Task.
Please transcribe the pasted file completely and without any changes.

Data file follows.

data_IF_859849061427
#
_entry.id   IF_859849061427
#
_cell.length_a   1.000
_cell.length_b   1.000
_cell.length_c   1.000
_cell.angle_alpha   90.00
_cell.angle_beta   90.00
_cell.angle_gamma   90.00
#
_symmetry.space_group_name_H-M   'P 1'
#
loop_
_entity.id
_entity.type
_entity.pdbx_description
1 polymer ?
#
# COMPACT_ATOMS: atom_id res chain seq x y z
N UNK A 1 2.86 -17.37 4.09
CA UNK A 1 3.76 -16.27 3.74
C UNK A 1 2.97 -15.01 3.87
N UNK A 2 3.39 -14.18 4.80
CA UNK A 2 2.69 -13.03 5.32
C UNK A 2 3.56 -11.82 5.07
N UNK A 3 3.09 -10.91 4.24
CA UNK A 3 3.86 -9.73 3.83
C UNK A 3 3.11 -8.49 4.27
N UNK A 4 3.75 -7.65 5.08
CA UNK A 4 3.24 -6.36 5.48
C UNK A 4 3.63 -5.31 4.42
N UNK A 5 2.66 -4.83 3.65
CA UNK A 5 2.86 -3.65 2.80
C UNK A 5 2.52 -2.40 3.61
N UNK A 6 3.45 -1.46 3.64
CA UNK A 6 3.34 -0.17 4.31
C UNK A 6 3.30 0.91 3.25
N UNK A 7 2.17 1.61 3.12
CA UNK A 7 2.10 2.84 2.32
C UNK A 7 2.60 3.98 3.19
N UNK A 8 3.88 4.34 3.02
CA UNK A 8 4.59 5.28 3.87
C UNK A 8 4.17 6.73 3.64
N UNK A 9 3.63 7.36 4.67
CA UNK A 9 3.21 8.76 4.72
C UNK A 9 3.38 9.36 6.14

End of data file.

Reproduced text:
data_IF_859849061427
#
_entry.id   IF_859849061427
#
_cell.length_a   1.000
_cell.length_b   1.000
_cell.length_c   1.000
_cell.angle_alpha   90.00
_cell.angle_beta   90.00
_cell.angle_gamma   90.00
#
_symmetry.space_group_name_H-M   'P 1'
#
loop_
_entity.id
_entity.type
_entity.pdbx_description
1 polymer ?
#
# COMPACT_ATOMS: atom_id res chain seq x y z
N UNK A 1 2.86 -17.37 4.09
CA UNK A 1 3.76 -16.27 3.74
C UNK A 1 2.97 -15.01 3.87
N UNK A 2 3.39 -14.18 4.80
CA UNK A 2 2.69 -13.03 5.32
C UNK A 2 3.56 -11.82 5.07
N UNK A 3 3.09 -10.91 4.24
CA UNK A 3 3.86 -9.73 3.83
C UNK A 3 3.11 -8.49 4.27
N UNK A 4 3.75 -7.65 5.08
CA UNK A 4 3.24 -6.36 5.48
C UNK A 4 3.63 -5.31 4.42
N UNK A 5 2.66 -4.83 3.65
CA UNK A 5 2.86 -3.65 2.80
C UNK A 5 2.52 -2.40 3.61
N UNK A 6 3.45 -1.46 3.64
CA UNK A 6 3.34 -0.17 4.31
C UNK A 6 3.30 0.91 3.25
N UNK A 7 2.17 1.61 3.12
CA UNK A 7 2.10 2.84 2.32
C UNK A 7 2.60 3.98 3.19
N UNK A 8 3.88 4.34 3.02
CA UNK A 8 4.59 5.28 3.87
C UNK A 8 4.17 6.73 3.64
N UNK A 9 3.63 7.36 4.67
CA UNK A 9 3.21 8.76 4.72
C UNK A 9 3.38 9.36 6.14